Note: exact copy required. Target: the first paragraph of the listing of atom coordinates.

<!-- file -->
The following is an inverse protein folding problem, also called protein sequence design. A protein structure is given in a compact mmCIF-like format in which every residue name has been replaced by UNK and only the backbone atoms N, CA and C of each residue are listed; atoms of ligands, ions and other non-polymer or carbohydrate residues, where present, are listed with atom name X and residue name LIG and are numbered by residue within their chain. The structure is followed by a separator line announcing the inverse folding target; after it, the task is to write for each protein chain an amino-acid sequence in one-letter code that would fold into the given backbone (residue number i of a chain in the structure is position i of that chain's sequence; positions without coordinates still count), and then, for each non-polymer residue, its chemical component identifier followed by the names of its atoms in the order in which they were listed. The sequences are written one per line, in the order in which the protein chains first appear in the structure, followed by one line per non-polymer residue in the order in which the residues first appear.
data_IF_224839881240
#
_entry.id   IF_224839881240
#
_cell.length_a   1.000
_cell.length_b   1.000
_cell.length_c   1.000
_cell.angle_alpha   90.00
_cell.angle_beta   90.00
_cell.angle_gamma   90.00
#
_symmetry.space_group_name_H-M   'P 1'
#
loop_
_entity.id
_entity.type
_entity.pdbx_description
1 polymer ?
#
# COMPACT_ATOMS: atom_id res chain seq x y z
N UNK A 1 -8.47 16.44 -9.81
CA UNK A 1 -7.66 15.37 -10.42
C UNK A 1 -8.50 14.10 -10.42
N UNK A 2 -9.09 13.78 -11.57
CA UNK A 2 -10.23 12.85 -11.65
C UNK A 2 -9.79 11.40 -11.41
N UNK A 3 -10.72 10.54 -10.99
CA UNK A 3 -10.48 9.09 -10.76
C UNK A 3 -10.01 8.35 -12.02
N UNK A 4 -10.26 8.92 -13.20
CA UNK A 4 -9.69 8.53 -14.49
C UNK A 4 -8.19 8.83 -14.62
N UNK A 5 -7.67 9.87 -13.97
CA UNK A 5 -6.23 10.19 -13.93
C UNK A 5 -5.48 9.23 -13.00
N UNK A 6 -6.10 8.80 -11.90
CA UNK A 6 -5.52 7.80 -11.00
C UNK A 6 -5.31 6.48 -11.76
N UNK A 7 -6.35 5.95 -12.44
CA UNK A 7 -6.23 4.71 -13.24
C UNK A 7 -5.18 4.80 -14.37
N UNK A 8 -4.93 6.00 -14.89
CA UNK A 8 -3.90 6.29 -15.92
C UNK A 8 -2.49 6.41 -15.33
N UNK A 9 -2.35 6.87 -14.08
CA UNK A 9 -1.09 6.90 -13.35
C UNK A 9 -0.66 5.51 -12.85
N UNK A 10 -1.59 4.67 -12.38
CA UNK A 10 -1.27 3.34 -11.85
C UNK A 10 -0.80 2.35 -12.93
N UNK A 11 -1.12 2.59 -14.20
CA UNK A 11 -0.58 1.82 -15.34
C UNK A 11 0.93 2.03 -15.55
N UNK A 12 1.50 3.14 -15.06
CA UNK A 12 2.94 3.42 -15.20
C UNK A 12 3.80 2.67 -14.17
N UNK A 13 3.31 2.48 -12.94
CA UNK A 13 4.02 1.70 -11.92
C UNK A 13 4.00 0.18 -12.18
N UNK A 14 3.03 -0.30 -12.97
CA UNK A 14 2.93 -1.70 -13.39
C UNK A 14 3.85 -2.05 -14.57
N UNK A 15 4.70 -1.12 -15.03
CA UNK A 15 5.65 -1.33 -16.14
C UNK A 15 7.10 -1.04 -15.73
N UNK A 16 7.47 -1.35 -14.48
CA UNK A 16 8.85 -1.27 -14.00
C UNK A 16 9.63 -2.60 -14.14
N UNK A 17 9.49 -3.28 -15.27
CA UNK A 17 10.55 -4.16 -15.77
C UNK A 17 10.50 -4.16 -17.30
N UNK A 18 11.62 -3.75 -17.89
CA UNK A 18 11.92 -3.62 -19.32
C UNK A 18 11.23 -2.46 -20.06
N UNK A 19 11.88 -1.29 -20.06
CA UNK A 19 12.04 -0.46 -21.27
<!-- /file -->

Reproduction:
The following is an inverse protein folding problem, also called protein sequence design. A protein structure is given in a compact mmCIF-like format in which every residue name has been replaced by UNK and only the backbone atoms N, CA and C of each residue are listed; atoms of ligands, ions and other non-polymer or carbohydrate residues, where present, are listed with atom name X and residue name LIG and are numbered by residue within their chain. The structure is followed by a separator line announcing the inverse folding target; after it, the task is to write for each protein chain an amino-acid sequence in one-letter code that would fold into the given backbone (residue number i of a chain in the structure is position i of that chain's sequence; positions without coordinates still count), and then, for each non-polymer residue, its chemical component identifier followed by the names of its atoms in the order in which they were listed. The sequences are written one per line, in the order in which the protein chains first appear in the structure, followed by one line per non-polymer residue in the order in which the residues first appear.